The World Health Organization (WHO) has warned against jumping to conclusions about a new coronavirus variant discovered in India, saying it had not yet classified it as worrying.
A WHO spokeswoman said that it was not clear at this point to what extent the variant was responsible for the rapid increase in cases in India in recent months, DPA news agency reported.
There are many factors that could have contributed to this, she said. For example, festivals and other events with many participants may have accelerated infections.
The British coronavirus variant may also be affecting India's epidemiological situation.
In India, more than 350,000 infections were reported within 24 hours on Monday, more than any country has reported in that timespan. With its 1.3 billion inhabitants, India has recorded a total of more than 17 million infections.
The British, South African and Brazilian variants of Covid-19 have all been classified by the WHO as "variants of concern."
The newest variant was first detected in India on December 1, 2020.
According to the WHO, a variant is considered worrying if it spreads more easily, causes more serious cases of the disease, bypasses the immune system or reduces the effectiveness of known treatments.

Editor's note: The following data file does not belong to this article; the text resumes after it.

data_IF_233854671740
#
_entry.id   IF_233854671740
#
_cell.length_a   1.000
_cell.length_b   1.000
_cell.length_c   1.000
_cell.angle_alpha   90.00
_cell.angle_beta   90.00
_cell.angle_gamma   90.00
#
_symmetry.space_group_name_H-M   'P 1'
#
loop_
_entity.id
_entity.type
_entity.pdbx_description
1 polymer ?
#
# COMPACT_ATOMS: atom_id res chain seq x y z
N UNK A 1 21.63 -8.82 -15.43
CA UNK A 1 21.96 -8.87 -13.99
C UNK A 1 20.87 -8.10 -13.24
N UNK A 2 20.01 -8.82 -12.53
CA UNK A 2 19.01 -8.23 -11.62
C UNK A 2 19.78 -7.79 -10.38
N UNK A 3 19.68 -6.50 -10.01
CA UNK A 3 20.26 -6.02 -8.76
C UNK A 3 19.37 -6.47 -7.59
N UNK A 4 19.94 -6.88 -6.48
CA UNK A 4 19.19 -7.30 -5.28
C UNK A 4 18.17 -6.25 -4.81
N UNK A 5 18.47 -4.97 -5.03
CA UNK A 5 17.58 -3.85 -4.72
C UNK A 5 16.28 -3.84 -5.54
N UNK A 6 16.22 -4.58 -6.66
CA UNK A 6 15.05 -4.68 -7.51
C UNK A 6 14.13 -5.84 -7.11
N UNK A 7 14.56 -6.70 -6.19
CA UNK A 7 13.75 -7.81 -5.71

Overall, the number of reported infections per week has been increasing for nine weeks, while the number of reported deaths has been increasing for six weeks, WHO chief Tedros Adhanom Ghebreyesus said in Geneva on Monday.
"There were almost as many cases last week as in the first five months of the pandemic combined," said Tedros. In India in particular, the situation is "more than heartbreaking."
The WHO did not have the latest number of infections reported within a week on its website as of Tuesday. On April 19, it reported almost 5.7 million cases worldwide within a week, some 400,000 more than the week before.
On the Gisaid platform, which contains genetic sequences of influenza and the coronavirus, more than 850 sequences of Covid-19 from more than 18 countries had been uploaded by April 23. Most came from India, Britain, the US and Singapore.
However, this does not give an accurate picture of the distribution, as many countries sequence significantly less, others not at all due to a lack of capacity.